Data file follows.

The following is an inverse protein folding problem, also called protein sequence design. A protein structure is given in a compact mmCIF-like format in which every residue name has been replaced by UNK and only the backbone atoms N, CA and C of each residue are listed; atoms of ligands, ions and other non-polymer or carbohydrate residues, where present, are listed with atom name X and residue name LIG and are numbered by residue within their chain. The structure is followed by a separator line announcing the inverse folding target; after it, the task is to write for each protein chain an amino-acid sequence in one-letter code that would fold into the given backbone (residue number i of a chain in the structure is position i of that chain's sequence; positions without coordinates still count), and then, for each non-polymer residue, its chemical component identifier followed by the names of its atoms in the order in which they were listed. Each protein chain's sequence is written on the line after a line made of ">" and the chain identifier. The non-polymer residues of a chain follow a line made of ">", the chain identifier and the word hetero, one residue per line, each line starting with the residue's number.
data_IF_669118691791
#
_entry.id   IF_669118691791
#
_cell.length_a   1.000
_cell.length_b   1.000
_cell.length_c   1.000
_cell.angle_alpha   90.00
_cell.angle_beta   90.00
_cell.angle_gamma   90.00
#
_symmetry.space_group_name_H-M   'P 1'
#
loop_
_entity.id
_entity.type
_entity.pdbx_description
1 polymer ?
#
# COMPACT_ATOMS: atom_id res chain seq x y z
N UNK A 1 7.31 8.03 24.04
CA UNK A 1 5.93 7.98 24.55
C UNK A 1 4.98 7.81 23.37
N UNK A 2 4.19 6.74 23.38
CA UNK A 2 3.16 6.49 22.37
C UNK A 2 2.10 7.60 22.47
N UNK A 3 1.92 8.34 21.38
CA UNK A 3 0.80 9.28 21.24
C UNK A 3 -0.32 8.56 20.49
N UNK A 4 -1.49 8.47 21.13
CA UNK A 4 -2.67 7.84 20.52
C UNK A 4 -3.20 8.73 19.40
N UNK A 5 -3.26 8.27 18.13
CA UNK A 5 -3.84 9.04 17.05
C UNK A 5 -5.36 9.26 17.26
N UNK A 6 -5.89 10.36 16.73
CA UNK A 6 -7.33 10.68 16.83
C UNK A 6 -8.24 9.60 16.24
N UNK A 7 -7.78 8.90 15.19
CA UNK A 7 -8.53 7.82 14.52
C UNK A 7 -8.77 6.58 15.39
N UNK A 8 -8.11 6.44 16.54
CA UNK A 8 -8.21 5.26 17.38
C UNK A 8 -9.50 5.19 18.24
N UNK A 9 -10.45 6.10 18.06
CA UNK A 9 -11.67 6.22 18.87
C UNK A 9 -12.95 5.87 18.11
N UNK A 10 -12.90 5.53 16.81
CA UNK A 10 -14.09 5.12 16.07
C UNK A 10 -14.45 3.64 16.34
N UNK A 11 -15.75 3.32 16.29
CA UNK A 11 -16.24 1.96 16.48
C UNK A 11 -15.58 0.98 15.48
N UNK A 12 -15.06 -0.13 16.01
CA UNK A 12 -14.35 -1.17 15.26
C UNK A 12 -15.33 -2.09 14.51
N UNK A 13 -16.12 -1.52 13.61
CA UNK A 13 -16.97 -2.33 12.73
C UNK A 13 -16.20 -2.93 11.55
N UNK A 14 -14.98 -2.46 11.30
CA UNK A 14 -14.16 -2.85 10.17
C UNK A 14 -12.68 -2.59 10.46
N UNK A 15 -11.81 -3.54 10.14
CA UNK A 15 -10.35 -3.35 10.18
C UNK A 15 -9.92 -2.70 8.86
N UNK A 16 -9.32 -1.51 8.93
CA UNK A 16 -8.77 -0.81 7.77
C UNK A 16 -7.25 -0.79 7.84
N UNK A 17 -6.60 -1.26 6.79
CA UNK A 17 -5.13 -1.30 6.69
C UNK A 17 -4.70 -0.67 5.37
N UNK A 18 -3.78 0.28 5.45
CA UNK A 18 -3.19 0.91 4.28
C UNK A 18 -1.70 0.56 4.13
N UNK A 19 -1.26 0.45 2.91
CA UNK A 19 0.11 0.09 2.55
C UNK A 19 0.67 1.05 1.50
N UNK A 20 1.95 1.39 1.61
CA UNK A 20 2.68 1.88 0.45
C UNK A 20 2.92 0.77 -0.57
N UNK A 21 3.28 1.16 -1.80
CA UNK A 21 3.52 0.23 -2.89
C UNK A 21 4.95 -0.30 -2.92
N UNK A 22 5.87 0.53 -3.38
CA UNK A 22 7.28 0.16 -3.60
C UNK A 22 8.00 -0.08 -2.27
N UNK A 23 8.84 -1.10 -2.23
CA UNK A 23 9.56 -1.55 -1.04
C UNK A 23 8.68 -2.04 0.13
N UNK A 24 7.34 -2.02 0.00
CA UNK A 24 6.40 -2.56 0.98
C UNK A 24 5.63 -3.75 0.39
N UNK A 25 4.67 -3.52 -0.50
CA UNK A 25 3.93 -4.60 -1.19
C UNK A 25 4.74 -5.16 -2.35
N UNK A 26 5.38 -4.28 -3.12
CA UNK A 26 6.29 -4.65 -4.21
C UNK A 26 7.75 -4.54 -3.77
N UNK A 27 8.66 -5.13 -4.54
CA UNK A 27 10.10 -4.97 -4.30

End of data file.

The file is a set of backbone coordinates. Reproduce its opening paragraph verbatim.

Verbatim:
The following is an inverse protein folding problem, also called protein sequence design. A protein structure is given in a compact mmCIF-like format in which every residue name has been replaced by UNK and only the backbone atoms N, CA and C of each residue are listed; atoms of ligands, ions and other non-polymer or carbohydrate residues, where present, are listed with atom name X and residue name LIG and are numbered by residue within their chain. The structure is followed by a separator line announcing the inverse folding target; after it, the task is to write for each protein chain an amino-acid sequence in one-letter code that would fold into the given backbone (residue number i of a chain in the structure is position i of that chain's sequence; positions without coordinates still count), and then, for each non-polymer residue, its chemical component identifier followed by the names of its atoms in the order in which they were listed. Each protein chain's sequence is written on the line after a line made of ">" and the chain identifier. The non-polymer residues of a chain follow a line made of ">", the chain identifier and the word hetero, one residue per line, each line starting with the residue's number.